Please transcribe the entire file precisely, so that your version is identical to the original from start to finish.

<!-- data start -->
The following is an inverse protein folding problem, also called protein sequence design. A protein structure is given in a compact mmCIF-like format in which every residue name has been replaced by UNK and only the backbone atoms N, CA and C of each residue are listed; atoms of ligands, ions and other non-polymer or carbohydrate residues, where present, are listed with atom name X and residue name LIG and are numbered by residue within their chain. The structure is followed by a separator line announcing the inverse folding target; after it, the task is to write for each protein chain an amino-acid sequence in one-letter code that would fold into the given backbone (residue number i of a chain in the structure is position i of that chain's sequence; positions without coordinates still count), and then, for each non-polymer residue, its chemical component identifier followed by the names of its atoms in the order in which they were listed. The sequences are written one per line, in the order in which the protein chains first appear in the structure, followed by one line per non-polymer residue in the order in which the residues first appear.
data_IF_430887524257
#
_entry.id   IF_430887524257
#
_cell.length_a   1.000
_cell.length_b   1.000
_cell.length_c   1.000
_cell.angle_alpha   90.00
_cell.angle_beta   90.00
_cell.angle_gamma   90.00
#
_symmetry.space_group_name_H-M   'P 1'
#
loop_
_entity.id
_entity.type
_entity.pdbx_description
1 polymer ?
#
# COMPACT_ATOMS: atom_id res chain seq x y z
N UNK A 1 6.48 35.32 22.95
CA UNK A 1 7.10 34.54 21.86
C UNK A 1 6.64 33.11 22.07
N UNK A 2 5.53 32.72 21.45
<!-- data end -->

The following is an inverse protein folding problem, also called protein sequence design. A protein structure is given in a compact mmCIF-like format in which every residue name has been replaced by UNK and only the backbone atoms N, CA and C of each residue are listed; atoms of ligands, ions and other non-polymer or carbohydrate residues, where present, are listed with atom name X and residue name LIG and are numbered by residue within their chain. The structure is followed by a separator line announcing the inverse folding target; after it, the task is to write for each protein chain an amino-acid sequence in one-letter code that would fold into the given backbone (residue number i of a chain in the structure is position i of that chain's sequence; positions without coordinates still count), and then, for each non-polymer residue, its chemical component identifier followed by the names of its atoms in the order in which they were listed. The sequences are written one per line, in the order in which the protein chains first appear in the structure, followed by one line per non-polymer residue in the order in which the residues first appear.
data_IF_430887524257
#
_entry.id   IF_430887524257
#
_cell.length_a   1.000
_cell.length_b   1.000
_cell.length_c   1.000
_cell.angle_alpha   90.00
_cell.angle_beta   90.00
_cell.angle_gamma   90.00
#
_symmetry.space_group_name_H-M   'P 1'
#
loop_
_entity.id
_entity.type
_entity.pdbx_description
1 polymer ?
#
# COMPACT_ATOMS: atom_id res chain seq x y z
N UNK A 1 6.48 35.32 22.95
CA UNK A 1 7.10 34.54 21.86
C UNK A 1 6.64 33.11 22.07
N UNK A 2 5.53 32.72 21.45